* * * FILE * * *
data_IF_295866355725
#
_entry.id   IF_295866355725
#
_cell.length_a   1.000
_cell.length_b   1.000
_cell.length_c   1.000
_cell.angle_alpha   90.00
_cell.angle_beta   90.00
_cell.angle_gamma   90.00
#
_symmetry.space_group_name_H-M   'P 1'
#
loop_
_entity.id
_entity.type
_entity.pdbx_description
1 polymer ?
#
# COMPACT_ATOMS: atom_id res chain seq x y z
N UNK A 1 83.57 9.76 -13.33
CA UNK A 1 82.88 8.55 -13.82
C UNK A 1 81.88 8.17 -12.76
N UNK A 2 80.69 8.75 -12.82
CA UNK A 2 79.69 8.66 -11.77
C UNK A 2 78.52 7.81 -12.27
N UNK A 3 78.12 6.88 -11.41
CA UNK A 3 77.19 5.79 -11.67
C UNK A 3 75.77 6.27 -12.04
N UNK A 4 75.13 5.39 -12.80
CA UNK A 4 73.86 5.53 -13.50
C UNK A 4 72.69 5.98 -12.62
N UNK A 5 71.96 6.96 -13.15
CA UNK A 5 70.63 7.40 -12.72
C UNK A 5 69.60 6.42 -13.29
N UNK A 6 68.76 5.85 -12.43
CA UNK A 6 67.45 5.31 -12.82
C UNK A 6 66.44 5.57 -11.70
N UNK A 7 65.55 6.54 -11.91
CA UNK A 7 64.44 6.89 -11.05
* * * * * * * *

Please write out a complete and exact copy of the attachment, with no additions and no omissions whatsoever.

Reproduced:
data_IF_295866355725
#
_entry.id   IF_295866355725
#
_cell.length_a   1.000
_cell.length_b   1.000
_cell.length_c   1.000
_cell.angle_alpha   90.00
_cell.angle_beta   90.00
_cell.angle_gamma   90.00
#
_symmetry.space_group_name_H-M   'P 1'
#
loop_
_entity.id
_entity.type
_entity.pdbx_description
1 polymer ?
#
# COMPACT_ATOMS: atom_id res chain seq x y z
N UNK A 1 83.57 9.76 -13.33
CA UNK A 1 82.88 8.55 -13.82
C UNK A 1 81.88 8.17 -12.76
N UNK A 2 80.69 8.75 -12.82
CA UNK A 2 79.69 8.66 -11.77
C UNK A 2 78.52 7.81 -12.27
N UNK A 3 78.12 6.88 -11.41
CA UNK A 3 77.19 5.79 -11.67
C UNK A 3 75.77 6.27 -12.04
N UNK A 4 75.13 5.39 -12.80
CA UNK A 4 73.86 5.53 -13.50
C UNK A 4 72.69 5.98 -12.62
N UNK A 5 71.96 6.96 -13.15
CA UNK A 5 70.63 7.40 -12.72
C UNK A 5 69.60 6.42 -13.29
N UNK A 6 68.76 5.85 -12.43
CA UNK A 6 67.45 5.31 -12.82
C UNK A 6 66.44 5.57 -11.70
N UNK A 7 65.55 6.54 -11.91
CA UNK A 7 64.44 6.89 -11.05